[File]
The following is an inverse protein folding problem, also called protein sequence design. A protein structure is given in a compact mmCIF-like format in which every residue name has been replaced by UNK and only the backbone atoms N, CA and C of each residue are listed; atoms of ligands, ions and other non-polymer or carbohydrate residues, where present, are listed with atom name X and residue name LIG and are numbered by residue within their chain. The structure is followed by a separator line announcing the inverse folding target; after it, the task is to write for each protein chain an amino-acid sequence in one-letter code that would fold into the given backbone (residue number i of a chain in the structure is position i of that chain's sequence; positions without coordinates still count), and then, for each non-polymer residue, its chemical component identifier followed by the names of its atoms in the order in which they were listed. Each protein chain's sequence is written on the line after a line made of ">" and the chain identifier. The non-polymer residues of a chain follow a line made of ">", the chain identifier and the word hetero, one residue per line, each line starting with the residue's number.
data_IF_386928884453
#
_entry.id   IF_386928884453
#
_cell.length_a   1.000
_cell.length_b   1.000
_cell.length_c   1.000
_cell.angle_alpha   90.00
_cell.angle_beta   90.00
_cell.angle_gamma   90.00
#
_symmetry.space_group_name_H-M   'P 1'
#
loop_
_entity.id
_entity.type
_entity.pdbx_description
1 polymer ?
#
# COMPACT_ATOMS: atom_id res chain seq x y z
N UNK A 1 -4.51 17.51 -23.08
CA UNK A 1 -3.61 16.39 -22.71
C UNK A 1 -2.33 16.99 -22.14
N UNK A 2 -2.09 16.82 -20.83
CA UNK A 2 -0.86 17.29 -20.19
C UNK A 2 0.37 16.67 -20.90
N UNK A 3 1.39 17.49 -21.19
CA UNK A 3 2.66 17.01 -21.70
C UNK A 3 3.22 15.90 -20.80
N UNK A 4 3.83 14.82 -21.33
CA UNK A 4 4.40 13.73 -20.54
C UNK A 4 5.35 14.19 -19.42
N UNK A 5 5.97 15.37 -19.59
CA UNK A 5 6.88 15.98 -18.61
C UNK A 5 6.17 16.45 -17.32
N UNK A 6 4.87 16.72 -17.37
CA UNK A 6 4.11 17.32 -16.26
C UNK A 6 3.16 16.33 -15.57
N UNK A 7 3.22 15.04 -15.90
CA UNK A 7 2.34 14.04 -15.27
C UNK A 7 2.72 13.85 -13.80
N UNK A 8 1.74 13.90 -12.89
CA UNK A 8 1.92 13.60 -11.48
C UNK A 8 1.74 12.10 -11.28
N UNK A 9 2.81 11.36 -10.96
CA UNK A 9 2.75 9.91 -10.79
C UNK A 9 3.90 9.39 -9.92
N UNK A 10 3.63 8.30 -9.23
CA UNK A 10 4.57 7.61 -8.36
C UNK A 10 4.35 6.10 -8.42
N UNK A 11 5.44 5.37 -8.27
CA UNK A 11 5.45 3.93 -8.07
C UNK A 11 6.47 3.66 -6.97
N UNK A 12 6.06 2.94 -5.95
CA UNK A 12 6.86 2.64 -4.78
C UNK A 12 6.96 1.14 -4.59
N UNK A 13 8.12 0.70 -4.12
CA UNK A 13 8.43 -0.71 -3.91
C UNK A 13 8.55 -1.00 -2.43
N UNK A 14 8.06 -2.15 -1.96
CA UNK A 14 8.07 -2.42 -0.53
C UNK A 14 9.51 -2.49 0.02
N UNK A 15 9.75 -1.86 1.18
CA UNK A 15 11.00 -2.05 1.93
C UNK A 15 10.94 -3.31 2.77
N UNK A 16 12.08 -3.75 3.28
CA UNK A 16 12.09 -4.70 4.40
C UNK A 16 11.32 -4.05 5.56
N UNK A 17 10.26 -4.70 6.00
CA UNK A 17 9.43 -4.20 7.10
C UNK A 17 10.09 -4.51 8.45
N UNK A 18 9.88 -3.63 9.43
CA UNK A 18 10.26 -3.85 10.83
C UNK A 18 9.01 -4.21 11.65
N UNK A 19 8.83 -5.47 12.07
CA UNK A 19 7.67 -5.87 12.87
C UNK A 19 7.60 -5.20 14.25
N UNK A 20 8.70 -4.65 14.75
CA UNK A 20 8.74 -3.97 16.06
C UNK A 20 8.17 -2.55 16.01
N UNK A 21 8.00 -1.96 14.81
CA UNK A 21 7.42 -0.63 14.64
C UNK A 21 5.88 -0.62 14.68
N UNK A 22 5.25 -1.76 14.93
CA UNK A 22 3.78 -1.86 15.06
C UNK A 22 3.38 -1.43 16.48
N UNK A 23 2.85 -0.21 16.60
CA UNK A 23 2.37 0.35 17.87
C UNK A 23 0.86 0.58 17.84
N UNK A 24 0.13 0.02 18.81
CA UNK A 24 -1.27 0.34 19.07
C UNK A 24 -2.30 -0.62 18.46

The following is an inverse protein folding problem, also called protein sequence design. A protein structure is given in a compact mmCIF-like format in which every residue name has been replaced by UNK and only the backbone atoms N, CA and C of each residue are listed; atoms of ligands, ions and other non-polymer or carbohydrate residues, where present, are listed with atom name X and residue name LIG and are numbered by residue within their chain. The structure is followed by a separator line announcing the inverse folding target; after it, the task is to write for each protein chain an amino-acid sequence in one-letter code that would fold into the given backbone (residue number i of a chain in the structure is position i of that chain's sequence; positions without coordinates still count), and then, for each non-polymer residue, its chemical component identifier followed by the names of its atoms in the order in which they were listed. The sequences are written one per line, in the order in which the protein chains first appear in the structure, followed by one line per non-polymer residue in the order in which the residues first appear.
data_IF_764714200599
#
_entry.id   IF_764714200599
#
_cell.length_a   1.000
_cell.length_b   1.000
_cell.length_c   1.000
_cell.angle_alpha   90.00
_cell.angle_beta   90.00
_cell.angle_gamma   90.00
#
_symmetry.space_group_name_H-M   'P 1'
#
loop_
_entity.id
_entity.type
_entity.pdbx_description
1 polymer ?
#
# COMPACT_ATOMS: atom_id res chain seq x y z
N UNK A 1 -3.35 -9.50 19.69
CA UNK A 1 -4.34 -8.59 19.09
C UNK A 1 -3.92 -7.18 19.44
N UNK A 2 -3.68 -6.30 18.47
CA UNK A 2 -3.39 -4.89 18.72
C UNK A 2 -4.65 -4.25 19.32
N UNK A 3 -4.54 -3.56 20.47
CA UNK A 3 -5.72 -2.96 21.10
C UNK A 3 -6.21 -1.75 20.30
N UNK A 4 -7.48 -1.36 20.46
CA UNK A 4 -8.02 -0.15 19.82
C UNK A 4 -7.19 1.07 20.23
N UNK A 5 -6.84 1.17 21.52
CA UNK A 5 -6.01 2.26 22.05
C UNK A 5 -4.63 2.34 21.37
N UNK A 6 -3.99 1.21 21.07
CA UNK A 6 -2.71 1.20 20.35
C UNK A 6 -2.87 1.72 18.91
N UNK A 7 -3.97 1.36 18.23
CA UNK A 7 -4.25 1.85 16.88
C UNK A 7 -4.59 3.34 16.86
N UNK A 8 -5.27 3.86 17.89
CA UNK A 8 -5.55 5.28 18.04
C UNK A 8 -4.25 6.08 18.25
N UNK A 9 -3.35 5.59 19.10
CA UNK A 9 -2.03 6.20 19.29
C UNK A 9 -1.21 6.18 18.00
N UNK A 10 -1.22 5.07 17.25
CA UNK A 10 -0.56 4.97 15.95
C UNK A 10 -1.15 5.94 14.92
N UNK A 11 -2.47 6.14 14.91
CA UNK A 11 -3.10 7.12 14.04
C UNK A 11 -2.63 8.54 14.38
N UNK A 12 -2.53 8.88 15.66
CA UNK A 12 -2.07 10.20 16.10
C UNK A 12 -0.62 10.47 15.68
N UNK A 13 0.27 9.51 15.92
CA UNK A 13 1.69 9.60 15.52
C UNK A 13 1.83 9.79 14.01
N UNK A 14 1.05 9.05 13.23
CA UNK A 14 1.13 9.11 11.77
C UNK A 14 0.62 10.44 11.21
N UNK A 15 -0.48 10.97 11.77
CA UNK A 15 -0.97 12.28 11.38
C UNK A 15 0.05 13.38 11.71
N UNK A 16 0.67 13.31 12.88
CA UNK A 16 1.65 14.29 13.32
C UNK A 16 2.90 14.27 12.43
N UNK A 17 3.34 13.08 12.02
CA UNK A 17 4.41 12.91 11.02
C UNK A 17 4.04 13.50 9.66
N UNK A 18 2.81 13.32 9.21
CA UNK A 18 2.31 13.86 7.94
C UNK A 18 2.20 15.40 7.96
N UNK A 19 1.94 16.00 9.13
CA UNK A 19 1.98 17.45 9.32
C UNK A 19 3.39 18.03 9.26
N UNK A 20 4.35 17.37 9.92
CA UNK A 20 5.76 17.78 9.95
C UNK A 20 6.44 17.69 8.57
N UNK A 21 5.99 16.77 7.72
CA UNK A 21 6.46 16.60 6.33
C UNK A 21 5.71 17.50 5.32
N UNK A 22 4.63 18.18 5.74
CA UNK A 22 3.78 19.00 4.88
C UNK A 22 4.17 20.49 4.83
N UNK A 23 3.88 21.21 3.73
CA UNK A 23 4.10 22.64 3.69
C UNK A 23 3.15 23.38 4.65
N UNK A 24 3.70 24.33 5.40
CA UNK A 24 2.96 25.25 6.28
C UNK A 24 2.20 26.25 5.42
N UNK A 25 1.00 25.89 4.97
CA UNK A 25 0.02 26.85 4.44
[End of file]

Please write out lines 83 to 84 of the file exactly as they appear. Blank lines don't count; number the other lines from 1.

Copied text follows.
CA UNK A 21 7.42 -0.63 14.64
C UNK A 21 5.88 -0.62 14.68